What's the benefits of freeze drying breast milk ?

The bioactive compounds and all the necessary nutrients required by newborn babies are provided by breast milk. All these nutrients are important for development, growth, and protection by enforcing immunity. However, sometimes a mother is not able to produce enough milk to fulfill the baby’s requirements. In such a case, human milk banks provide breast milk for newborns [1].

Human milk banks usually pasteurize the donated breast milk. During pasteurization, milk is heated at a low temperature i.e., 65°C for a long duration. This guarantees safety against microorganisms but at the same time, many important bioactive nutrients degrade [2]. A method that minimizes the loss of important nutrients from breast milk over longer durations is needed and one such method is freeze-drying.


Freeze-drying or lyophilization entails freezing along with the sublimation process and extraction of moisture. This results in minimal changes in the components of the product being frozen. This process decreases the water activity and the outcome is reduced bacterial growth. It also decelerates the unfavorable enzymatic processes [3–5].    


With the process of freeze-drying, all the important nutrients are locked and the shelf life of the milk is increased in comparison to frozen liquid milk. Since milk is dehydrated, you do not have to worry about storing it in the fridge and a lack of moisture prevents bacterial growth and delays the oxidation of fat [6].

For antioxidants that are sensitive to heat such as ascorbic acid and tocopherols, the freeze-drying technique is particularly suitable for them. This technique also removes the limitations associated with traditional freezing by decreasing the space required for storage, and ease of transport while preserving the nutritional characteristics and flavor of milk [7,8].


A significant portion of a baby’s diet should consist of fats because it supports the healthy development of the brain, helps in the absorption of vitamin A, D, E, and K, that are fat-soluble and also provide protection to the nervous system. A 2014 study reported that the fat composition of freeze-dried breast milk remains unaltered along with antioxidant tocopherol [9].

Another study found that after freeze-drying breast milk, no substantial difference was observed in the enzymatic activity and the amount of proteins. Freeze-drying protects the functionality of protein in breast milk which is often lost when using heat treatments of preservation [10].

Glycoproteins present in human breast milk play an important role in the fight against disease-causing microorganisms [11]. Lactoferrins are popular glycoproteins that decrease when human breast milk is frozen for three months or more [12]. A 2020 study found that freeze-drying breast milk has no significant effect on the levels of lactoferrin [13].


Freeze-drying breast milk by human milk banks using commercial freeze dryers or even at home using small freeze dryers provides an opportunity to preserve the nutritional value of the breast milk for longer durations along with making storage easier and more convenient. Basically, the freeze-drying technique creates a win-win situation.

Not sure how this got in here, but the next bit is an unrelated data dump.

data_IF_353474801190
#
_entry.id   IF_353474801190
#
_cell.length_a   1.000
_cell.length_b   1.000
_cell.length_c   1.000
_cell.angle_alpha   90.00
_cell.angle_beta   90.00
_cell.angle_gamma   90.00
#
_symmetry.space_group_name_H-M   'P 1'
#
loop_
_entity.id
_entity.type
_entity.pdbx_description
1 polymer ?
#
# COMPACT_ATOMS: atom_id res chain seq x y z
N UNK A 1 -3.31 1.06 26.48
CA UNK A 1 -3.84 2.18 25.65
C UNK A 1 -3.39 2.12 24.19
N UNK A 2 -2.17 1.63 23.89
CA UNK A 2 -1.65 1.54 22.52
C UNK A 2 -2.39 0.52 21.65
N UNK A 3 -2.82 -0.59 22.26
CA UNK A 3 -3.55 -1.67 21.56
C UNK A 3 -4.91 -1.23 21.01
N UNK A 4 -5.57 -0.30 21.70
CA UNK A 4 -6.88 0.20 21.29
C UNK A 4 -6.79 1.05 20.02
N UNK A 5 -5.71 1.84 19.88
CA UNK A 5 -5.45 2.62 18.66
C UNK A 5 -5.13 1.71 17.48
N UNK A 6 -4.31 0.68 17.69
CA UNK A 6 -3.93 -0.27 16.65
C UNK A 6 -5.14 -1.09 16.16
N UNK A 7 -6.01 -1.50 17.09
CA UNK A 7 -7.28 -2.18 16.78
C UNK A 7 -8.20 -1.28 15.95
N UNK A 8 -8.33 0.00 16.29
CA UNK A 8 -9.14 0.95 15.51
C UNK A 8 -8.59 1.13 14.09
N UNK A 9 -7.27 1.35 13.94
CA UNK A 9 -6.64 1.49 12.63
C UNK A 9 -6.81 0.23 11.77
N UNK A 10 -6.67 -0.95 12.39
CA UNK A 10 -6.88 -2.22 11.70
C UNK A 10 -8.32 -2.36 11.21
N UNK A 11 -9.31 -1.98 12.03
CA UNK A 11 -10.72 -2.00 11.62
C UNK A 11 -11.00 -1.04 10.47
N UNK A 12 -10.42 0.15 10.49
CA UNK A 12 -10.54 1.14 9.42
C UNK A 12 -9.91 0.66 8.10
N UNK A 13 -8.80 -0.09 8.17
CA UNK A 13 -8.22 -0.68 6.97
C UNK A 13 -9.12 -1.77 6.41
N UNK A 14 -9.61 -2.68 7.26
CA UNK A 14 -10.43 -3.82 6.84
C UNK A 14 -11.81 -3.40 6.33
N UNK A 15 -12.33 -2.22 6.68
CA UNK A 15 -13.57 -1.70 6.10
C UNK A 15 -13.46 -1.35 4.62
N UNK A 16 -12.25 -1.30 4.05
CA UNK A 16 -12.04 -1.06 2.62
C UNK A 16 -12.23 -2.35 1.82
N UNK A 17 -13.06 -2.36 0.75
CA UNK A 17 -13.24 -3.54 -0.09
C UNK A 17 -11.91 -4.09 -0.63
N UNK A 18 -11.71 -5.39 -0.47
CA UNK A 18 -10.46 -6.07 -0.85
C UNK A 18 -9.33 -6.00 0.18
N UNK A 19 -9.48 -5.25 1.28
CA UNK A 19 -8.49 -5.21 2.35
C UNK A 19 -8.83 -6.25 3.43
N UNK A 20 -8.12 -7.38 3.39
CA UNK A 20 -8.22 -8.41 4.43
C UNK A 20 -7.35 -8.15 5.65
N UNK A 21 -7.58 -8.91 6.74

1. WHO. Global strategy for infant and young child feeding [Internet]. 2003 [cited 2022 Sep 3]. Available from: https://www.who.int/publications-detail-redirect/9241562218
  2. Peila C, Moro GE, Bertino E, Cavallarin L, Giribaldi M, Giuliani F, et al. The Effect of Holder Pasteurization on Nutrients and Biologically-Active Components in Donor Human Milk: A Review. Nutrients. 2016 Aug 2;8(8):E477.
  3. Ciurzyńska A, Lenart A. Freeze-Drying - Application in Food Processing and Biotechnology - a Review. Pol J Food Nutr Sci. 2011 Sep 30;61(3):165–71.
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  5. Duan X, Yang X, Ren G, Pang Y, Liu L, Liu Y. Technical aspects in freeze-drying of foods. Dry Technol. 2016 Aug 17;34(11):1271–85.
  6. Shofian NM, Hamid AA, Osman A, Saari N, Anwar F, Dek MSP, et al. Effect of freeze-drying on the antioxidant compounds and antioxidant activity of selected tropical fruits. Int J Mol Sci. 2011;12(7):4678–92.
  7. Ratti C. Hot air and freeze-drying of high-value foods: a review. J Food Eng. 2001 Sep 1;49(4):311–9.
  8. Vega-Mercado H, Marcela Góngora-Nieto M, Barbosa-Cánovas GV. Advances in dehydration of foods. J Food Eng. 2001 Sep 1;49(4):271–89.
  9. Lozano B, Castellote AI, Montes R, López-Sabater MC. Vitamins, fatty acids, and antioxidant capacity stability during storage of freeze-dried human milk. Int J Food Sci Nutr. 2014 Sep 1;65(6):703–7.
  10. Valentina C, Andrés S. The Effect of Freeze-Drying on the Nutrient, Polyphenol, and Oxidant Levels of Breast Milk. Breastfeed Med [Internet]. 2016 Dec 1 [cited 2022 Sep 3]; Available from: https://www.liebertpub.com/doi/10.1089/bfm.2016.0102
  11. Liu B, Newburg DS. Human Milk Glycoproteins Protect Infants Against Human Pathogens. Breastfeed Med. 2013 Aug;8(4):354–62.
  12. Rollo DE, Radmacher PG, Turcu RM, Myers SR, Adamkin DH. Stability of lactoferrin in stored human milk. J Perinatol. 2014 Apr;34(4):284–6.
  13. Hahn WH, Bae SP, Lee H, Park JM, Park S, Lee J, et al. The impact of freeze-drying on the glycoproteomic profiles of human milk. Anal Sci Technol. 2020;33(4):177–85.

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